Professors Vicki Ten Haken and John Lunn travelled to Beijing and Shanghai with 8 Bakers Scholars and 2 Business Club students over Spring Break to learn first hand about doing business in China. The group visited 10 companies including one of the largest Chinese state-owned enterprises, which provided a contrast to the join ventures and wholly-owned foreign subsidiaries. They also toured Beijing's Forbidden City, The Great Wall, and Yuyuan Gardens.

    Professor Teresa Heinz Housel spent the 2012 Spring semester as a visiting scholar in journalism and communication at Massey University's School of Journalism, Communication, and Marketing in Wellington, New Zealand. She also presented invited lectures about her research on Australian nationalism and globalization at Murdoch University in Perth, Australia.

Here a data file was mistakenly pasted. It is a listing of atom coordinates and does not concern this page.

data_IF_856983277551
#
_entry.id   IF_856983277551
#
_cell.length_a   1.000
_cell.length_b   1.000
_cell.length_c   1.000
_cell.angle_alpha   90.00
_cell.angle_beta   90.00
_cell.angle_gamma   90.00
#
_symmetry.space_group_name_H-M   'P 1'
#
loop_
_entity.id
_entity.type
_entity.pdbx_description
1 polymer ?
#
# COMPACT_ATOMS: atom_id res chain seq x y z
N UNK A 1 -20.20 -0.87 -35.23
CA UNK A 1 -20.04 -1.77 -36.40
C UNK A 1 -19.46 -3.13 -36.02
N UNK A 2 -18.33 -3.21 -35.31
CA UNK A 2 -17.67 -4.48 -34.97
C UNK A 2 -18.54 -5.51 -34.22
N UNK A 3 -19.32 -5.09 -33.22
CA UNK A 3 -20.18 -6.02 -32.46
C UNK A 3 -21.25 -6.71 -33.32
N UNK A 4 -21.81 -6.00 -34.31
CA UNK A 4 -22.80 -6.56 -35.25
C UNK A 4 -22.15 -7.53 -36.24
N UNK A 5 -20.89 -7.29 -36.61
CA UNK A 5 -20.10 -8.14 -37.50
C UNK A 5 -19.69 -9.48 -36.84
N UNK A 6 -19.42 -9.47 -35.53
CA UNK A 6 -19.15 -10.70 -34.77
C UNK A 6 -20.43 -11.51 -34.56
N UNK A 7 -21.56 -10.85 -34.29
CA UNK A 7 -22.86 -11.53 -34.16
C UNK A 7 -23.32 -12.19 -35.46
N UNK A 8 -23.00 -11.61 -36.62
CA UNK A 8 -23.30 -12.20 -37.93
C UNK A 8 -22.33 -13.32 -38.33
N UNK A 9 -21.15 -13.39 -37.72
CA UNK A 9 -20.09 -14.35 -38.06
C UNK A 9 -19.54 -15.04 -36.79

Thirteen Communication students travelled to Scottland with Professors Isolde Anderson and Deirdre Johnston. Half the group took a Senior Seminar 'Abundant Community' with Anderson and the other students studied 'community' by conducting interviews to create a video essay addressing their individual research questions with Johnston. The entire group traveled to Glasgow, Highlands, Isle of Skye, and Edinburgh, and spent a week living in the Abbey with the Iona Christian Community on the Isle of Iona in the Lower Hebrides.